Twitter CEO Elon Musk announced in a series of tweets Saturday that the company̵[ads1]7;s subscription service will show less advertising to users, including an ad-free tier.
The announcement comes as the social network has faced major financial uncertainty since Musk took over in October.
“The announcements are too frequent on Twitter and too big. Taking steps to address both in the coming weeks,” Musk wrote on his Twitter account Saturday.
And for those who choose it, “there will be a higher-priced subscription that allows for zero ads,” Musk added.
It would be a radical change in the business model from Twitter, which until now relied on targeted advertising to generate revenue before launching a paid subscription service in mid-December.
But advertising has been a question mark for Twitter of late, after Musk fired about half of the company’s 7,500 employees late last year. The move sparked concerns that the company was insufficiently staffed to carry out content moderation and intimidate governments and advertisers.
Musk said his strategy was to massively reduce costs while building revenue, and that a new subscription service called Twitter Blue, which gives users a coveted blue verification check for a fee, would help achieve that goal.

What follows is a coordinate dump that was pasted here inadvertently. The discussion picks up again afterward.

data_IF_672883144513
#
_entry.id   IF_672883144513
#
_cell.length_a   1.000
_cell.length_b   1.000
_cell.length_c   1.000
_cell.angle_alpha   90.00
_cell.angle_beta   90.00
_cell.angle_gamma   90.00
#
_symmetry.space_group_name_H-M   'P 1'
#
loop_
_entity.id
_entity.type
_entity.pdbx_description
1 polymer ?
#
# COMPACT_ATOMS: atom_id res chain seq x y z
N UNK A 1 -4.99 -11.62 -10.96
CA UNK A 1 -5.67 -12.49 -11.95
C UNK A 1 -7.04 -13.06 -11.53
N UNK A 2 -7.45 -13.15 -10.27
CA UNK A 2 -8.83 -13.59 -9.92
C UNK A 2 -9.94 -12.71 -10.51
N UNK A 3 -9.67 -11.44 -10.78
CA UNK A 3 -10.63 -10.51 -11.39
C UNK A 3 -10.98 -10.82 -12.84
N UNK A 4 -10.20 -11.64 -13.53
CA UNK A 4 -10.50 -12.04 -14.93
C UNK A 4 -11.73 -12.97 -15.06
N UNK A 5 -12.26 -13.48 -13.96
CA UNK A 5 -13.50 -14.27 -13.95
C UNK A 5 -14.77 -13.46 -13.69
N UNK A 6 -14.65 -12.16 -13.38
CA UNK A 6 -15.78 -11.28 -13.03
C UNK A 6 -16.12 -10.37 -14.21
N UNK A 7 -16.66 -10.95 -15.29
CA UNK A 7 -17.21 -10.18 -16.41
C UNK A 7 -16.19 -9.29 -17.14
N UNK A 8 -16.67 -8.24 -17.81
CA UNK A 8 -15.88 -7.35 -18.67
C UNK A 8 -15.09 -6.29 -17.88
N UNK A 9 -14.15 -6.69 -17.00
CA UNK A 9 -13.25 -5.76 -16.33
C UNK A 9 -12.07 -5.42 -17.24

The service costs $11 a month in the US and is available on Apple’s iOS and Google’s Android mobile operating systems, according to a page on the company’s website.
Online subscriptions are also available for $8 per month or, with a discount, $84 per year.
Twitter Blue is currently available in the US, Canada, UK, New Zealand, Australia and Japan.
Musk-led Twitter has been torn by chaos, with mass firings, the reinstatement of banned accounts and the suspension of journalists critical of the South African-born billionaire.
Musk’s takeover also saw a rise in racist or hateful tweets, which drew scrutiny from regulators and drove away big advertisers, Twitter’s main source of revenue.
(Except for the headline, this story has not been edited by NDTV staff and is published from a syndicated feed.)
Today’s featured video
Does India need a safety net in batting?